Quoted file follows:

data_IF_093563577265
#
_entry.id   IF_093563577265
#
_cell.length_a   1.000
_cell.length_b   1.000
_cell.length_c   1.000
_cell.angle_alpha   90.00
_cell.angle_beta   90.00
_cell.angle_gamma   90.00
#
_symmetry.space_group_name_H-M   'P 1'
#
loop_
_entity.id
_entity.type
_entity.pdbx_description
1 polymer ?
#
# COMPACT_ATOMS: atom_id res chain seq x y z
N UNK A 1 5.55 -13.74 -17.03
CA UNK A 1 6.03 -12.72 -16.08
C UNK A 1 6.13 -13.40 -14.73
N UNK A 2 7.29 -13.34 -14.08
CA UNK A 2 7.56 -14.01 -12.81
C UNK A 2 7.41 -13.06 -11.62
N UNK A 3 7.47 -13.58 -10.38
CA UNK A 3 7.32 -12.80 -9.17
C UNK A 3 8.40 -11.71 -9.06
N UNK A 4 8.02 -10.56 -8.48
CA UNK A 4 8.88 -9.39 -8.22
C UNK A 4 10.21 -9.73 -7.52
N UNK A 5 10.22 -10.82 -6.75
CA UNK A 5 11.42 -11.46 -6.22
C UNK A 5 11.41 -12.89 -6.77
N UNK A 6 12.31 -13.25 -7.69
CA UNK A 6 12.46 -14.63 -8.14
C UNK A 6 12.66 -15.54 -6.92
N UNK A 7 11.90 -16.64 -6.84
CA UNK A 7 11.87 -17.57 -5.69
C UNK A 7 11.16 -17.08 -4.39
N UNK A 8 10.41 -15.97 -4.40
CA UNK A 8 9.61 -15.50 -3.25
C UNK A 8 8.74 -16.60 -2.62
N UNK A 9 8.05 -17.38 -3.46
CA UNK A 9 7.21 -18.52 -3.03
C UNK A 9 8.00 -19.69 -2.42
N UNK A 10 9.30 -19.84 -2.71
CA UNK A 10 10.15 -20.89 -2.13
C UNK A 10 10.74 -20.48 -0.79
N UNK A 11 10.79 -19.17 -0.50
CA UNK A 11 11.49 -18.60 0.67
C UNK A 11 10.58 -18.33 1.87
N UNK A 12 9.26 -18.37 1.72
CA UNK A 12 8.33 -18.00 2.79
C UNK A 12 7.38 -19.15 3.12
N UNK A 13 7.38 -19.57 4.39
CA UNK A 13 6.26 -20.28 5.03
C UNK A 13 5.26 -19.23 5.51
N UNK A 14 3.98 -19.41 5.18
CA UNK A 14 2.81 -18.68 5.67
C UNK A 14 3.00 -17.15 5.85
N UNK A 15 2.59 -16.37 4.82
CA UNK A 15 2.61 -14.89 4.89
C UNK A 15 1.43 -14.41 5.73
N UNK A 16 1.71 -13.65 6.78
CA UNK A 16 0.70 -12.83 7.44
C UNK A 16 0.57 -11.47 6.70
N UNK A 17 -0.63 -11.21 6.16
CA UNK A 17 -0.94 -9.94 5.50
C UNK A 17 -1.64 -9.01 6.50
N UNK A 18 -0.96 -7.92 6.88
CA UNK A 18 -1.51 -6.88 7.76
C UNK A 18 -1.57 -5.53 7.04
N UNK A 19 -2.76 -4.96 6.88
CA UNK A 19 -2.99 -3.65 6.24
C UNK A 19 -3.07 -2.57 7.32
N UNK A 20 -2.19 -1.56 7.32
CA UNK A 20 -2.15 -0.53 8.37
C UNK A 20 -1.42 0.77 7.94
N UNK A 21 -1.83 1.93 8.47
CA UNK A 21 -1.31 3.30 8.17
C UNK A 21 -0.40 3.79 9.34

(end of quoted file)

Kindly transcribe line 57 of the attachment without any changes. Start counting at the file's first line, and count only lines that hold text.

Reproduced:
N UNK A 13 7.38 -19.57 4.39